What was the outcome of this territorial dispute? Who won? There is only one alpha female in any given territory — one Queen Bee — so I’m supposing there had to be a “winner”. I’ve seen both female coyotes since the incident, each on separate days (not together). Both coyotes are at least several years old: both are mature and wizened coyotes.  I wouldn’t think that the resident coyote would give up her Queenship too readily. We’ll have to wait to see how this pans out.

The intruder, too, is looking for a place to live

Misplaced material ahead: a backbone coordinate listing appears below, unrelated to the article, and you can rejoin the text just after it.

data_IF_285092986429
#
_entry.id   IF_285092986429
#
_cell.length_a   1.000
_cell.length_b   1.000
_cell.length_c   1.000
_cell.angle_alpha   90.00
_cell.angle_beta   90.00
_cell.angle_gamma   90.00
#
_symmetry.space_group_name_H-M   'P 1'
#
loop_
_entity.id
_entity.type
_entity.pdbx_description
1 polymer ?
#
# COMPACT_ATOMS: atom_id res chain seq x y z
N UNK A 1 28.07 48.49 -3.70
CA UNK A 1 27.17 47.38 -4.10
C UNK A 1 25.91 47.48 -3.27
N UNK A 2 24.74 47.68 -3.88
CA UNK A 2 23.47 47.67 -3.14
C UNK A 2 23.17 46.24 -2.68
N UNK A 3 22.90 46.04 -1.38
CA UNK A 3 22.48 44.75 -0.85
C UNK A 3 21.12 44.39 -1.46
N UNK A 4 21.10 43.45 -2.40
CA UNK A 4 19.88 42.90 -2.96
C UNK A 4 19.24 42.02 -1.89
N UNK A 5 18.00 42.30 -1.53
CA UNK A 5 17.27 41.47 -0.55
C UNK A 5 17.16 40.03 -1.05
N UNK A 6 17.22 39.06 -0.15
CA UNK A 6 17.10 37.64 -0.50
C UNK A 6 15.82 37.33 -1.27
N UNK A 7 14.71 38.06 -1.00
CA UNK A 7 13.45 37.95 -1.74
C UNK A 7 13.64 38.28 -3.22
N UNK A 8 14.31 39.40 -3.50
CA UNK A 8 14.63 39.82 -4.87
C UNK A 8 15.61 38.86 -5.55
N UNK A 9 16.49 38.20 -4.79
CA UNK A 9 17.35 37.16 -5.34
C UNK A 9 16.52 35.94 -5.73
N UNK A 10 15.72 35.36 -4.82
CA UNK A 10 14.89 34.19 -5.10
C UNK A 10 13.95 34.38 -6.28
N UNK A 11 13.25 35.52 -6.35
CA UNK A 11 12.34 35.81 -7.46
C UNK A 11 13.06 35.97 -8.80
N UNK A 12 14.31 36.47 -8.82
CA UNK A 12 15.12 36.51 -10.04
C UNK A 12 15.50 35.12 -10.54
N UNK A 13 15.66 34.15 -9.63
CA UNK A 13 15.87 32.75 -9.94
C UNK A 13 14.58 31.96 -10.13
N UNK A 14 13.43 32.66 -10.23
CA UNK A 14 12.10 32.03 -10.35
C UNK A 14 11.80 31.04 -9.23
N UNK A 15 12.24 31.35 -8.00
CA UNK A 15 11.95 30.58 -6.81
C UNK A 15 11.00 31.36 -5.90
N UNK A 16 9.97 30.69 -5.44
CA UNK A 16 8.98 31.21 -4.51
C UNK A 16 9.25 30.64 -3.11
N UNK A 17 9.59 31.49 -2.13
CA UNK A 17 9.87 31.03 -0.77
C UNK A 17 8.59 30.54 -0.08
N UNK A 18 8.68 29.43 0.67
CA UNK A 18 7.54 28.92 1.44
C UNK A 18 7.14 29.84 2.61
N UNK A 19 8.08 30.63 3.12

FULL LIVES: This might be a good place to point out that coyotes have amazingly full and intricate lives: there’s lots of depth and breadth to what is constantly going on with them. They aren’t just hanging around eating and reproducing. Once you get to know them, you learn that there’s always something happening: it’s like watching a soap opera with constant cliffhangers! They are as social as we are and they have many of the same drives that come from being social: they mate for life, both parents raise the young, they play,  there’s kindness, altruism, jealousy, competition, rivalry, fear, etc., and there are the broader concerns, including territoriality and battles with unknown coyotes, dispersal, life-cycles, etc. Getting to know them through their interactions and their individual behaviors has allowed me to piece together who they are on a variety of levels.